My friend and former colleague Mark “Elder” Voger knows how to keep a secret. For many years, I worked closely with him at The Star-Ledger. I knew he was a musician, and was knowledgeable about artists in a wide range of genres. But I didn’t know that he had been working, for six years, on a benefit album with some of New Jersey’s finest musicians.
It’s called From the Heart, and it’s available now; for more information, visit markvoger.com. All proceeds will go to the fight against spinal muscular atrophy. (Mark’s brother Brian is a friend of the family of Steven Potter, who is living with the disease and who inspired the annual Steven’s Walk fundraisers.)
Mark handled guitar, vocals, songwriting and arranging on the album, Brian played bass and also produced, recorded and mixed it. Joining the Voger brothers (who have previously played together in the band The Burners, Scream and Mad Jack) is drummer John Young of Sordid Past.
The songs are all originals, and range in style to gritty blues-rock (“Barman”) to synth-led prog-rock (“Heaven the Hard Way”), with forays into country (“Moving Day”), heavy metal (“What You Got”) and other genres along the way. “The 14 original songs on From the Heart are rooted in ’70s rock, which is where we came in. We love our Zeppelin, our Purple, our Tull, our Who …,” write the Voger brothers on markvoger.com.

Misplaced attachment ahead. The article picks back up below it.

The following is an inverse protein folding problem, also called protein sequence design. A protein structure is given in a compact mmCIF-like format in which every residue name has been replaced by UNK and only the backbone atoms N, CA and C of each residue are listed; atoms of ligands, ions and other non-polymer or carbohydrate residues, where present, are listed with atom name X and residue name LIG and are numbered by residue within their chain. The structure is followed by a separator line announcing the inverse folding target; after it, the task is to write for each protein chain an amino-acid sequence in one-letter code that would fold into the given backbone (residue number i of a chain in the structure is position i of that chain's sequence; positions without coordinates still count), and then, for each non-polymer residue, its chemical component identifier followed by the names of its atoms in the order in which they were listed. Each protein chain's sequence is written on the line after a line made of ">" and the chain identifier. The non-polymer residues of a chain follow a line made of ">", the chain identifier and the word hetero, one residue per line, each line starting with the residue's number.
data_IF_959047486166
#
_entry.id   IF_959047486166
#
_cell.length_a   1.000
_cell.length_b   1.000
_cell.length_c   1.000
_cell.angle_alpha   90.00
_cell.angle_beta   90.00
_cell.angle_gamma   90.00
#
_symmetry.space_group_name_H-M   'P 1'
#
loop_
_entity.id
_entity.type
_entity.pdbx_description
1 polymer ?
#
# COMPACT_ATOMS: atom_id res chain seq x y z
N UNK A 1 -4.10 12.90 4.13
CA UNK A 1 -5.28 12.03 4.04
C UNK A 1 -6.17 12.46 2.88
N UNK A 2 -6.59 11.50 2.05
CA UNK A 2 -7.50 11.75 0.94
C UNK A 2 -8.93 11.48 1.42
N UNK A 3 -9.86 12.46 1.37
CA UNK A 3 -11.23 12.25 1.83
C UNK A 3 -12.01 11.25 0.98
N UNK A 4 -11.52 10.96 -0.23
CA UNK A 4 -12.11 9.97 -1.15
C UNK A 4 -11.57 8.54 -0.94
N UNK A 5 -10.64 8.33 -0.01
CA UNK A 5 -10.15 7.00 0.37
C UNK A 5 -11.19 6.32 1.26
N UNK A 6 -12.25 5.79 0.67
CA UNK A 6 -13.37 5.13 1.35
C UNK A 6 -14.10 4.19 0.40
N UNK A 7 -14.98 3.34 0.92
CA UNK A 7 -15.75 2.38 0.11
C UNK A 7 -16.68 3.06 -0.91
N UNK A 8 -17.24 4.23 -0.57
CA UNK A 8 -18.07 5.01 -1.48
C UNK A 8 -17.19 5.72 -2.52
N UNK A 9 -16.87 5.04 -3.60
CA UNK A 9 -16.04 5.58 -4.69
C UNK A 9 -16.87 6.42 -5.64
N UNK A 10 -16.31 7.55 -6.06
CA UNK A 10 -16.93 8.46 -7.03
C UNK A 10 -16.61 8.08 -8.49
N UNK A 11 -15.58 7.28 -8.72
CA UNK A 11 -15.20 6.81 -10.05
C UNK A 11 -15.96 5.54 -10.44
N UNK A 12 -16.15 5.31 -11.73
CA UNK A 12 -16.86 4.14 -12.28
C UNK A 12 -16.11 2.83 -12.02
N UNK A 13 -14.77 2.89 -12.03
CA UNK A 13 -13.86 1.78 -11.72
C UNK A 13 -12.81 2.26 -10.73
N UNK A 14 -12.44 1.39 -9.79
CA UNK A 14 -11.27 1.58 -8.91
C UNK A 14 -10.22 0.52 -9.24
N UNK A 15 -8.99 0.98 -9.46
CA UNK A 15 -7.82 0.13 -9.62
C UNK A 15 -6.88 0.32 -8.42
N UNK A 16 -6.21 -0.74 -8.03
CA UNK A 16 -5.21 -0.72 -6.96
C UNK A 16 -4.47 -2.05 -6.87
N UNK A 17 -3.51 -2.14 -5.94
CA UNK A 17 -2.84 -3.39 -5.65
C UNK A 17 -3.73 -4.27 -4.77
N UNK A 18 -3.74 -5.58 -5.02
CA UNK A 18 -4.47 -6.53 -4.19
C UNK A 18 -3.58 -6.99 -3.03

Chipping in on various tracks are veteran players well known to fans of New Jersey music, including guitarists Billy Hector and Matt O’Ree and harmonica player Ken “Stringbean” Sorensen. Drummer Sim Cain, whose credits range from the J. Geils Band to Ween, is credited with percussion on four tracks, and Ron Howden of the progressive-rock group Nektar plays percussion and contributes a spoken word segment to “Washed Away.”
Other contributors include Reggie Wu of Heaven’s Edge, Georgie Rumbol of The Dead End Kids, and session musician Jim “Sparks” Sinclair.
“No two of them approached this thing the same way,” wrote Brian Voger in an email. “Reggie Wu learned the song inside-out. Billy Hector and Sparks just winged it, and gave me gold. Stringbean knew exactly what he wanted to do, and got it down in one take. Matt O’Ree had incredible instincts, and responded to every nuance in the song he played on (‘The Tower Dam’).”